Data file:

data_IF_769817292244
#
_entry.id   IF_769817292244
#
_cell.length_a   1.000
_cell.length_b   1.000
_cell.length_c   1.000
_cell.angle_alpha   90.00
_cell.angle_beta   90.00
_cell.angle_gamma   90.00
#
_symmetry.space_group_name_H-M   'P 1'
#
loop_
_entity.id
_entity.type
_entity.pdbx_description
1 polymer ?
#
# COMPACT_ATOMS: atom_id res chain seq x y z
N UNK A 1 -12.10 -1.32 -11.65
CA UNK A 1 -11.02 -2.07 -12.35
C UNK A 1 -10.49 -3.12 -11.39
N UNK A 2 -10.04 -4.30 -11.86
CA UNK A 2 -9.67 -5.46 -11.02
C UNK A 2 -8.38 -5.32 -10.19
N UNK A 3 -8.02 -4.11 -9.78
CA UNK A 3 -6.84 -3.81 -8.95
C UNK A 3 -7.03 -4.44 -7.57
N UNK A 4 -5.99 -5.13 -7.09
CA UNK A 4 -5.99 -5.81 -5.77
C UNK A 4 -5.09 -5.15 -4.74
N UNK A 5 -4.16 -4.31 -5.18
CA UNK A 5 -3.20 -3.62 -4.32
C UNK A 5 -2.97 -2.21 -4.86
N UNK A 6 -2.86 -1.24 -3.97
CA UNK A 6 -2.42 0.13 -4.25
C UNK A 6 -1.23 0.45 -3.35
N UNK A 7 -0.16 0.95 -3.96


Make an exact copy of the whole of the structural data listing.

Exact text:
data_IF_769817292244
#
_entry.id   IF_769817292244
#
_cell.length_a   1.000
_cell.length_b   1.000
_cell.length_c   1.000
_cell.angle_alpha   90.00
_cell.angle_beta   90.00
_cell.angle_gamma   90.00
#
_symmetry.space_group_name_H-M   'P 1'
#
loop_
_entity.id
_entity.type
_entity.pdbx_description
1 polymer ?
#
# COMPACT_ATOMS: atom_id res chain seq x y z
N UNK A 1 -12.10 -1.32 -11.65
CA UNK A 1 -11.02 -2.07 -12.35
C UNK A 1 -10.49 -3.12 -11.39
N UNK A 2 -10.04 -4.30 -11.86
CA UNK A 2 -9.67 -5.46 -11.02
C UNK A 2 -8.38 -5.32 -10.19
N UNK A 3 -8.02 -4.11 -9.78
CA UNK A 3 -6.84 -3.81 -8.95
C UNK A 3 -7.03 -4.44 -7.57
N UNK A 4 -5.99 -5.13 -7.09
CA UNK A 4 -5.99 -5.81 -5.77
C UNK A 4 -5.09 -5.15 -4.74
N UNK A 5 -4.16 -4.31 -5.18
CA UNK A 5 -3.20 -3.62 -4.32
C UNK A 5 -2.97 -2.21 -4.86
N UNK A 6 -2.86 -1.24 -3.97
CA UNK A 6 -2.42 0.13 -4.25
C UNK A 6 -1.23 0.45 -3.35
N UNK A 7 -0.16 0.95 -3.96